Artist profile: Rebecca Dawn

Photo by Amber McLinden. 

Photo by Amber McLinden. 

Rebecca Dawn is bringing self described “positive vibes” to an arena that is often in short supply: rap, hip-hop, and freestyle.

She has a positive outlook on music and building community, and the newest endeavour on her long list of projects is Viben’ Out, a hip-hop crew that incorporates urban entertainment into the mix. The shows include rap battles that are focused on theatre sport and lyricism as opposed to disrespect or harmful language. It also features elements of  burlesque, open mic, and dance parties.

Dawn believes that it’s important to be positive in every aspect of her life, including her work in the music and urban arts community.

“I really feel like everyone has been designed for greatness on this earth and we’ve all come here with a purpose.” Dawn says. “I feel like when we write songs and sing and express ourselves through that chakra like that, if that’s our blessing then, we’re just raising up our frequency and just enhancing our own experience in life as humans and we’re also enhancing life for everyone around us.”

The multi-talented woman began her rhyming career in 2000, when she was living in Mexico for school. She was working on her master’s degree, researching the social drivers of deforestation while living in the tropical rainforest. Living in an area that was extremely poor and had almost none of the conveniences of modern living, Dawn turned to writing as a way of coping.

“I was listening to KRS One’s Spiritual Minded in my headphones the whole time I was out there to give me courage.” Dawn says.  “Then I started writing my own rhymes and writing my own stories to express how I felt about not only just the hardships that I was experiencing physically but frustrations with the system that makes it so that people are systemically poor and disadvantaged and systemically destroys the environment.”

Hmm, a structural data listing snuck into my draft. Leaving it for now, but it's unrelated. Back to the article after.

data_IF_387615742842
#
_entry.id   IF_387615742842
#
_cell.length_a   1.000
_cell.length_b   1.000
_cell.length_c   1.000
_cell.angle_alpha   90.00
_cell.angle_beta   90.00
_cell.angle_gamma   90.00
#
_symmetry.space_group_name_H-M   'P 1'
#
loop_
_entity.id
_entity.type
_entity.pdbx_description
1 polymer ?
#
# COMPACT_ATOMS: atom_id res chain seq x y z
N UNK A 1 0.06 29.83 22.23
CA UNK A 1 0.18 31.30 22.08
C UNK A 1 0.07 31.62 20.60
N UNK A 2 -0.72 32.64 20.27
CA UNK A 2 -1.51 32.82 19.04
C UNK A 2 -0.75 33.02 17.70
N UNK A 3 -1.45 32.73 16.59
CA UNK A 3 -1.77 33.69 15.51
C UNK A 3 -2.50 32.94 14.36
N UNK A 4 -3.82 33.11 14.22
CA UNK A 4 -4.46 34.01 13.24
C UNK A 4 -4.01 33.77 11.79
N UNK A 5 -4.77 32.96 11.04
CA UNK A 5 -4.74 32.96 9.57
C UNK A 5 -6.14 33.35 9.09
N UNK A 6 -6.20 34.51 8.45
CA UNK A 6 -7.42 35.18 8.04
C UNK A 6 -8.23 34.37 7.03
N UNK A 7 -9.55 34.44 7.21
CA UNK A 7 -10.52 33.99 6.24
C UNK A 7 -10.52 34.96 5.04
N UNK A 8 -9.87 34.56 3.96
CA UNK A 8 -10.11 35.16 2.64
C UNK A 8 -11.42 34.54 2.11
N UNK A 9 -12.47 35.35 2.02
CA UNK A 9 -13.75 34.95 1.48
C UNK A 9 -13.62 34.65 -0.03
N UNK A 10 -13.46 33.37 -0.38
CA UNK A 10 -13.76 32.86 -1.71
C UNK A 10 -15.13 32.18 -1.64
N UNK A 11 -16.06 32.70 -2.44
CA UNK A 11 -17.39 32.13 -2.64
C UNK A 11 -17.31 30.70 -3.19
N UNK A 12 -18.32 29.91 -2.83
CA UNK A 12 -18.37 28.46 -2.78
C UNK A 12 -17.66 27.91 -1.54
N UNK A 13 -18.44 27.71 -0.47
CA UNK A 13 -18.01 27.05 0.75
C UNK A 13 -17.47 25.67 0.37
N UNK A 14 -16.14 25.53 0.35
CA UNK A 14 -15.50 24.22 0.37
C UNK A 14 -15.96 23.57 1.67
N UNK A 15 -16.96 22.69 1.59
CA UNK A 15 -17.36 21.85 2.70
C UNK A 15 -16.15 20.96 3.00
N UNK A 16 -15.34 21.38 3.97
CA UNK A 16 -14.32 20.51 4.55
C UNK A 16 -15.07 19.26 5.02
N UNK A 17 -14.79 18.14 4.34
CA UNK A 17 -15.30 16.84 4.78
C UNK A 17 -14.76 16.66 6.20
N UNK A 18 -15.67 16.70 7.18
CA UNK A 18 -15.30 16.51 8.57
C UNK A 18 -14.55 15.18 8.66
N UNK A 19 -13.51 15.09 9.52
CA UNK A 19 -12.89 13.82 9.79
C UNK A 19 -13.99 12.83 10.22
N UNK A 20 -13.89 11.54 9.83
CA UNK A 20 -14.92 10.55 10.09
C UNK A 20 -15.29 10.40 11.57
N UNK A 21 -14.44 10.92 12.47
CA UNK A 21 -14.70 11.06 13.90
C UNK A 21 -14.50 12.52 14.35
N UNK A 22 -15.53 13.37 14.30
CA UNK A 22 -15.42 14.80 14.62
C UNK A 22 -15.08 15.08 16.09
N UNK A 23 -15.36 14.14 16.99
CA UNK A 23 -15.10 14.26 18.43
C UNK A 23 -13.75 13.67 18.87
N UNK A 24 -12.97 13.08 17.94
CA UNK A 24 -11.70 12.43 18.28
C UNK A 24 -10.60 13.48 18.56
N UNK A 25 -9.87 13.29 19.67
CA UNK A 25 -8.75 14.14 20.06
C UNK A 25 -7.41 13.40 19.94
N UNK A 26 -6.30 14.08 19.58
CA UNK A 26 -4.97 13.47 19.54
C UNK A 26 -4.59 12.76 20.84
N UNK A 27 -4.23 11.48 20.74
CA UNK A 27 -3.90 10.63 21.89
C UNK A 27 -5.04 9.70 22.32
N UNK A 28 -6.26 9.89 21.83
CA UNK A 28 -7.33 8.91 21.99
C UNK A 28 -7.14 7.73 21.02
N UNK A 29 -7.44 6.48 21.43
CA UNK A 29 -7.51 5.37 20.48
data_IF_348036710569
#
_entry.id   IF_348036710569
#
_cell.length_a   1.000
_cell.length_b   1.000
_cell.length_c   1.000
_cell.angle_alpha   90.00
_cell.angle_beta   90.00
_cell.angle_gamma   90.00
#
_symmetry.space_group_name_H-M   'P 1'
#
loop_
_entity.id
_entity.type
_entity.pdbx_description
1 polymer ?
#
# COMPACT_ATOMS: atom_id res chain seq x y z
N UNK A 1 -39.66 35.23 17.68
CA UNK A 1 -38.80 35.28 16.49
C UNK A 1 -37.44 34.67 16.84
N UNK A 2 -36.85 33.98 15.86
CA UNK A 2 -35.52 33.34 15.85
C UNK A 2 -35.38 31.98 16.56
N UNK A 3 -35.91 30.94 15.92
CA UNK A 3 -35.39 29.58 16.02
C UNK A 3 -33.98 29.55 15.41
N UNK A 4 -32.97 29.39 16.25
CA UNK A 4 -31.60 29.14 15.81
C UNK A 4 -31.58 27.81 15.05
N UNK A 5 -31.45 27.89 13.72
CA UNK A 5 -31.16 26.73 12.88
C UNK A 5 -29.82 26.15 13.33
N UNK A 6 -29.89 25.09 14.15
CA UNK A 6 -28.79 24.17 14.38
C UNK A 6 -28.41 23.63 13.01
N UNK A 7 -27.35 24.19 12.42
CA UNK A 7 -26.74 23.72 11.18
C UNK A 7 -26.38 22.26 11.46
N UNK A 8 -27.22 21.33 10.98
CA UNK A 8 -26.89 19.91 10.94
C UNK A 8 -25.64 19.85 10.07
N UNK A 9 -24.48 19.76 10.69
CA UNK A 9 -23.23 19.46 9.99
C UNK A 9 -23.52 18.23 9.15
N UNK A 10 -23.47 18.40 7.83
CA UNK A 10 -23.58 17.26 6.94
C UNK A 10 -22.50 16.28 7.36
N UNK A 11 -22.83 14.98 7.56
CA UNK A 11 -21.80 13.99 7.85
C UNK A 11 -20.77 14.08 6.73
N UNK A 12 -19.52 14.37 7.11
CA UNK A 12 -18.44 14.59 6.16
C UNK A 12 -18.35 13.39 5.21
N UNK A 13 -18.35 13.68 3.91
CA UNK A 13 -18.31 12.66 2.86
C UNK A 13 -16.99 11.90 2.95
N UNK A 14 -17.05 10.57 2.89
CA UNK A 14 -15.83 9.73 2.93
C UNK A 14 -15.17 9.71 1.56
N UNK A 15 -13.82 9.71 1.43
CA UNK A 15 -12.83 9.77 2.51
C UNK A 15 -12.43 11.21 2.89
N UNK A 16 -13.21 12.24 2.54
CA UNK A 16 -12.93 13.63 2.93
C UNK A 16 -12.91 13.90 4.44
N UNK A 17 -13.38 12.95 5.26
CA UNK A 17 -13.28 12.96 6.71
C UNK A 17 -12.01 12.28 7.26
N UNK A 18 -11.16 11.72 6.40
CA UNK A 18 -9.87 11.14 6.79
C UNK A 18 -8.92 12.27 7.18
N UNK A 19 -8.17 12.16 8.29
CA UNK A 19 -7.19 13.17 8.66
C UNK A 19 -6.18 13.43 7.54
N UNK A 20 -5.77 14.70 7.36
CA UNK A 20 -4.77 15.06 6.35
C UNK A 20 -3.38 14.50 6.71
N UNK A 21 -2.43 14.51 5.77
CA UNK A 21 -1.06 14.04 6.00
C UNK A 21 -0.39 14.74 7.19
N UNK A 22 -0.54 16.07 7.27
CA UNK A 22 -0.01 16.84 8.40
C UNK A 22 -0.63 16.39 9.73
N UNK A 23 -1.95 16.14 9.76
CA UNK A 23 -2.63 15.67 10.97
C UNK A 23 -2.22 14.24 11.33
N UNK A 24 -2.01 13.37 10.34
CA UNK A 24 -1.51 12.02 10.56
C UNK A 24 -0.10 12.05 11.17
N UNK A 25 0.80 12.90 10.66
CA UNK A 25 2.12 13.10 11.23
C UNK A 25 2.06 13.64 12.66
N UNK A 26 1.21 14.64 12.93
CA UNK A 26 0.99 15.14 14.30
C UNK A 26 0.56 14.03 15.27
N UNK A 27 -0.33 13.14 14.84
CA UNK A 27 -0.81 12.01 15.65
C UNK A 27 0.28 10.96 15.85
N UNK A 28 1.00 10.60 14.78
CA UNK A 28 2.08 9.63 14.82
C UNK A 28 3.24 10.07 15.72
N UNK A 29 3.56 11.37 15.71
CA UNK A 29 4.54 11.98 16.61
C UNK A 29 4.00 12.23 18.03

Photo by Amber McLinden. 

Photo by Amber McLinden. 

When she came back to Calgary in 2010, Dawn knew she wanted to continue her career in hip-hop. After meeting her DJ and current husband Jayzen Chanthyvong, the pair eventually established their first hip-hop crew, Contraverse. The duo met at a music festival, and Chanthyvong said they “just clicked”.

“She has tons of motivation; she’s always hungry and looking for gigs and anything that could develop her artistry.” Chanthyvong says. “I’m just very fortunate to be with her and she definitely helps me with my DJ career, especially getting more gigs around the city.”

Dawn has made a name for herself in the Calgary music and arts scene, and it shows in all the projects that she’s dedicated herself to. Contraverse and Viben’ Out are two hip-hop crews that she’s in, but that isn’t all she’s doing. She also works with Global Fest and their urban arts program for youth, as well as Antyx Community Arts, which is youth arts activism in east Calgary.

Dawn recently participated in Femme Wave, a feminist music and arts festival that runs every year in Calgary showcasing women, transgender and non-binary artists. She performed and ran an introduction to hip-hop and song-writing workshop. The festival manager and chair of the board Kenna Burima was thrilled to have Dawn in the lineup.

“She brings something new in terms of the genre she creates in. Hip-hop and urban arts is a community and scene that Femme Wave wants to celebrate more,” Burima explains. “It’s a huge, diverse scene in Calgary and Rebecca’s work exemplifies that perfectly. Her plethora of experiences, education and insight make her a very interesting, different artist.”

Photo by Amber McLinden. 

Photo by Amber McLinden. 

It seems as though everybody around Dawn has something good to say about her, with both Burima and Chanthyvong explaining that her presence is nothing short of lighting up a room. Bringing positive energy to everything she does is important to Dawn and has helped her curb feelings of frustration.

“Just to genuinely be happy for others and to appreciate all the other artists in the community as a fan and just go to their shows and just appreciate them and just let go and have no, don’t compare myself to them don’t think I should be there or beat myself up because I’m not where they’re at but just like actually appreciating each other openly that removed a lot of frustration I was having.”